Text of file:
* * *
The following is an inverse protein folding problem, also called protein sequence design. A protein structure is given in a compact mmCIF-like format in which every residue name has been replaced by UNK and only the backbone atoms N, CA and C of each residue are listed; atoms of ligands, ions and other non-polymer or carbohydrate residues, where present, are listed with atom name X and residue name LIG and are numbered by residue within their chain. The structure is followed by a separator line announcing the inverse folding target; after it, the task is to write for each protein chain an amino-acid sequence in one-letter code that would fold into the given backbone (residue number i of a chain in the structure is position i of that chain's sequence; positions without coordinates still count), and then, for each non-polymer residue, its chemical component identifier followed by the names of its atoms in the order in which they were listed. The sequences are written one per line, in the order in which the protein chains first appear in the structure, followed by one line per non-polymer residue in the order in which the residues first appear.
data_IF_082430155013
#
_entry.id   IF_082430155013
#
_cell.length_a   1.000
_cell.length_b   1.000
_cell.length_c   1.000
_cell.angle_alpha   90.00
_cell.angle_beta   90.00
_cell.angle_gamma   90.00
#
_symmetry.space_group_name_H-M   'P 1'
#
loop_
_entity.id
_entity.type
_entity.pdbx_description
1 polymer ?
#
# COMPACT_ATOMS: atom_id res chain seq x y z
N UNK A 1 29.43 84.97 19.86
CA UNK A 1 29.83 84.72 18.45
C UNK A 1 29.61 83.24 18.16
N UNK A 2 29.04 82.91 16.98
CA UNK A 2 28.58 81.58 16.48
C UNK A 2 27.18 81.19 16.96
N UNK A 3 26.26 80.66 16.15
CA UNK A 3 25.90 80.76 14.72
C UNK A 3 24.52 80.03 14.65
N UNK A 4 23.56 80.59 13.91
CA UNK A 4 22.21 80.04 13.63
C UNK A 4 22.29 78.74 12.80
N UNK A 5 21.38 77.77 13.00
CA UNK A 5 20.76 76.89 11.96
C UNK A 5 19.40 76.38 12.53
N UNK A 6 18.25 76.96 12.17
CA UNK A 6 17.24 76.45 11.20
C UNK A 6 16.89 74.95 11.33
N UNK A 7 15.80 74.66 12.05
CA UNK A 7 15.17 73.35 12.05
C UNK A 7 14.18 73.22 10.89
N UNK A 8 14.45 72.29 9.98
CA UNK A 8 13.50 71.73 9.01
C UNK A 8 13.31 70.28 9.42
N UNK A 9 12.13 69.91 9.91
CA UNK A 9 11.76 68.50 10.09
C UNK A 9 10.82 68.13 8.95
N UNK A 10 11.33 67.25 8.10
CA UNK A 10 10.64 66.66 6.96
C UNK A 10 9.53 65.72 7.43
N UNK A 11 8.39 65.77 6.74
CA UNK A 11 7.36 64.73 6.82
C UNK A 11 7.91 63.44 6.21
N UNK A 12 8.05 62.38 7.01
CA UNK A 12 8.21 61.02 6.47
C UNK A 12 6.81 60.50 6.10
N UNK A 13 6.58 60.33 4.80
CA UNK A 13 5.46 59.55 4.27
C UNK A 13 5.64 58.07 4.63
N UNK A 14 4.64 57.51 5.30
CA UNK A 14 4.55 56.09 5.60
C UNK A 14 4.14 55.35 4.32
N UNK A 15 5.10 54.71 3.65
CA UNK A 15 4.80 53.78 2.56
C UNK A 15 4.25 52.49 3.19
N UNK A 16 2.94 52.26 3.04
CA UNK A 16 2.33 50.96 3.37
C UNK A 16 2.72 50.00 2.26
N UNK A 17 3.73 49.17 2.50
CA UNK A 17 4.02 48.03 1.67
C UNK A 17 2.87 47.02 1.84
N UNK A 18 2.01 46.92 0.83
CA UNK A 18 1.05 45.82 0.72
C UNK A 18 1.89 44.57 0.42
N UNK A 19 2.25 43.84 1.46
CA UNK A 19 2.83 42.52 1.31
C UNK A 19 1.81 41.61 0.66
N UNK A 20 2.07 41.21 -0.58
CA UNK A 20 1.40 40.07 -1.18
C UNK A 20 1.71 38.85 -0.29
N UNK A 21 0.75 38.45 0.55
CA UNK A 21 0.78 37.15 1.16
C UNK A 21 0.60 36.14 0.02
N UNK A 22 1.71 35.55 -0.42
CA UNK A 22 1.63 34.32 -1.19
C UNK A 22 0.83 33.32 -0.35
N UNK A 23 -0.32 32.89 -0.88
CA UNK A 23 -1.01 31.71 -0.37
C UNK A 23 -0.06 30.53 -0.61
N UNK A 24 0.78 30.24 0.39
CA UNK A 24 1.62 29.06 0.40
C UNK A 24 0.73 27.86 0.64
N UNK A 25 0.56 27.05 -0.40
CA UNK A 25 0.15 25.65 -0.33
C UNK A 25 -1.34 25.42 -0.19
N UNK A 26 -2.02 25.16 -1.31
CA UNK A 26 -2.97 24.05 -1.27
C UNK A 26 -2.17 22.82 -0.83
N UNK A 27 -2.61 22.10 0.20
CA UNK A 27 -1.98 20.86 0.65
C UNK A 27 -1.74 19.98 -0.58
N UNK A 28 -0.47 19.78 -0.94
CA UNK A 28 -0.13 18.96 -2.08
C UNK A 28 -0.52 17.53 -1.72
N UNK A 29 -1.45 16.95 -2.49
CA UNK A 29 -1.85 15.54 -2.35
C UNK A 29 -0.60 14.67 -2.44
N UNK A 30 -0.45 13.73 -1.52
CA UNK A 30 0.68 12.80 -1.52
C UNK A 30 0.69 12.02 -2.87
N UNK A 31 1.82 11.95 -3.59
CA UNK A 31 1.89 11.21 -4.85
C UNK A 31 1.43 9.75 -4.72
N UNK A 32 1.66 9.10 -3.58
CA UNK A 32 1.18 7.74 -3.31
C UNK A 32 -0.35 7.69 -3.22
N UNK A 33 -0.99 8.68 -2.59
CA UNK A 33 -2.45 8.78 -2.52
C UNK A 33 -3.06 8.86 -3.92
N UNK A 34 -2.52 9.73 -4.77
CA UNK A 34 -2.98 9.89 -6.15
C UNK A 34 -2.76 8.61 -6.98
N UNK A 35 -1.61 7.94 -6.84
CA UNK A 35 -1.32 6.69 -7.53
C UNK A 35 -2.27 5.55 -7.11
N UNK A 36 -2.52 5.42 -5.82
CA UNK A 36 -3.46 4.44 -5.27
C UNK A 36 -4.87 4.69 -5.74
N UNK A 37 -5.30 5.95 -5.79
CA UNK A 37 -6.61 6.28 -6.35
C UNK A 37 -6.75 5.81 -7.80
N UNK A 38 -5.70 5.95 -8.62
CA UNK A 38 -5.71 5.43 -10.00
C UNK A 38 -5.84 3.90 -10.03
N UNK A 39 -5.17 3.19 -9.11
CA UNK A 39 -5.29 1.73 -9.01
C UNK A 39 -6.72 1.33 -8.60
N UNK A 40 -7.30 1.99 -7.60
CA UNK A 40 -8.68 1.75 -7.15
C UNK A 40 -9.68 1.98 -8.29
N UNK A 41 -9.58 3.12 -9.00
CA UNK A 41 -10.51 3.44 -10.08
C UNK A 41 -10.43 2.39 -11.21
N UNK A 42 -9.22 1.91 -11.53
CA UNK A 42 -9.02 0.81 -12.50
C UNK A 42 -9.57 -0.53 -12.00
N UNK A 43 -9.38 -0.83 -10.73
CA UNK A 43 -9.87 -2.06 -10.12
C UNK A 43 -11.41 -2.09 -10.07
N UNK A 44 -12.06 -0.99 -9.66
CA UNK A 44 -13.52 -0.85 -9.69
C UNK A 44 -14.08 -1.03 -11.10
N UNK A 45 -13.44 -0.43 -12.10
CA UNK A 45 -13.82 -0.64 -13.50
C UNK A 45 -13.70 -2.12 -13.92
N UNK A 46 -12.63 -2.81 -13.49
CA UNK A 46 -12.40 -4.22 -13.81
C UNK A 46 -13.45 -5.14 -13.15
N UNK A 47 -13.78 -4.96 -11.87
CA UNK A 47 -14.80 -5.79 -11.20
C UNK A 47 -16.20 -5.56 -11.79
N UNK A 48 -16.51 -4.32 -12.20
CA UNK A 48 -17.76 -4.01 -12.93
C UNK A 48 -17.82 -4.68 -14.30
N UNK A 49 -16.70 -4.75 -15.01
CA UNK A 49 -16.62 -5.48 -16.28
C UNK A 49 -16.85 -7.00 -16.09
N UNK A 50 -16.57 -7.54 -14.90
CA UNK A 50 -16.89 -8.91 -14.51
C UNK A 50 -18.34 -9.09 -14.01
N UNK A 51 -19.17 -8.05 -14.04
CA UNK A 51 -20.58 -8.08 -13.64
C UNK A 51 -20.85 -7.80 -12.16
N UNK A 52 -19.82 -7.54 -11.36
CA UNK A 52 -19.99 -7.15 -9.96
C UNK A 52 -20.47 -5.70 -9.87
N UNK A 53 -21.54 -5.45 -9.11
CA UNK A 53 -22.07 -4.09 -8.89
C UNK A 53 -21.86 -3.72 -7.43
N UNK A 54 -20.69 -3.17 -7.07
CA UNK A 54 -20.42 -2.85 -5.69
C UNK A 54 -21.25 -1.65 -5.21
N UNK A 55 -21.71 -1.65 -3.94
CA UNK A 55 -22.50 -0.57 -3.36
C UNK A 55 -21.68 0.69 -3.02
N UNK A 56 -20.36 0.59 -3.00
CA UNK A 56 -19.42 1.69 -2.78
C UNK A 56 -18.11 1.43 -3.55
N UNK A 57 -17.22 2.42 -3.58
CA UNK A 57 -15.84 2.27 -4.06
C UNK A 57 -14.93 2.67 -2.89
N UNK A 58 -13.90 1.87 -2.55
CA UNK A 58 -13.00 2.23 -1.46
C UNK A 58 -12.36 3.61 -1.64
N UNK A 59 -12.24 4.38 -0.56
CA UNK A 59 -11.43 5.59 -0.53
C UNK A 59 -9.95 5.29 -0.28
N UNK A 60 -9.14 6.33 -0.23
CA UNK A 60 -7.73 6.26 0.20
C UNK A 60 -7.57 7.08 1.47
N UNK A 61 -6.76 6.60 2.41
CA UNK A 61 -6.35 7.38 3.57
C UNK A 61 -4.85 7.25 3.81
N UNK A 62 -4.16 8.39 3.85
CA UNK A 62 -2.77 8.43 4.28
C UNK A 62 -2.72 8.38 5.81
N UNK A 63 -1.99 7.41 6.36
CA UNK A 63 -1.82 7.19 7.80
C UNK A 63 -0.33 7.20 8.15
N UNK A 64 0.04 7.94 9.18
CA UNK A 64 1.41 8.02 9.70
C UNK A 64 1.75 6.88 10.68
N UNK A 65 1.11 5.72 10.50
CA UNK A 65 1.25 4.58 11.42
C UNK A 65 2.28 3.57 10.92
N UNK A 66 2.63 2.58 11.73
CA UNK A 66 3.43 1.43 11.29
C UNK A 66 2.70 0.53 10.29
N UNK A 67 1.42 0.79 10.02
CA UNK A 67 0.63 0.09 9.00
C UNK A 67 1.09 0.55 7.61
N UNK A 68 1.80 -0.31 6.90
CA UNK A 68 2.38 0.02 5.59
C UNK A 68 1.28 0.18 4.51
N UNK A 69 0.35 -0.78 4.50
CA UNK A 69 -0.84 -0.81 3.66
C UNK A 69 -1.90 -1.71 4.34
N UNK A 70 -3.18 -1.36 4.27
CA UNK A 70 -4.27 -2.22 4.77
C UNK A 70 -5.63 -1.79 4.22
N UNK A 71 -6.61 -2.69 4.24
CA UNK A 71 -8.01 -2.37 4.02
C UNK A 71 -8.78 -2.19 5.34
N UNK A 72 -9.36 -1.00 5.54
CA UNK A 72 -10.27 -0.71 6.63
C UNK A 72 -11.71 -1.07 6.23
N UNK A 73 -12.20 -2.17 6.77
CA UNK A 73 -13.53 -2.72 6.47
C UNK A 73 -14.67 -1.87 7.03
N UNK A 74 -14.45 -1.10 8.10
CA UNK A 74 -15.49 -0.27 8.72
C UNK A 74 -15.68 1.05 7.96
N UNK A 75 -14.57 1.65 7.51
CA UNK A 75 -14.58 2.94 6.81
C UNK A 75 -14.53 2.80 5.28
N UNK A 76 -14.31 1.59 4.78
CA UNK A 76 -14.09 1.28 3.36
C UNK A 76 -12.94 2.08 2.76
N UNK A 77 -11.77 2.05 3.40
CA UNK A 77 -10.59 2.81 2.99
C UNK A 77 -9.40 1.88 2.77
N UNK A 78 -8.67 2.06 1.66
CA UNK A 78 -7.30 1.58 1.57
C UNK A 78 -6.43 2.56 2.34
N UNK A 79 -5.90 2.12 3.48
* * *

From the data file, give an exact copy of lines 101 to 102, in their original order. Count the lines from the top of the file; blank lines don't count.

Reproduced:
CA UNK A 27 -1.98 20.86 0.65
C UNK A 27 -1.74 19.98 -0.58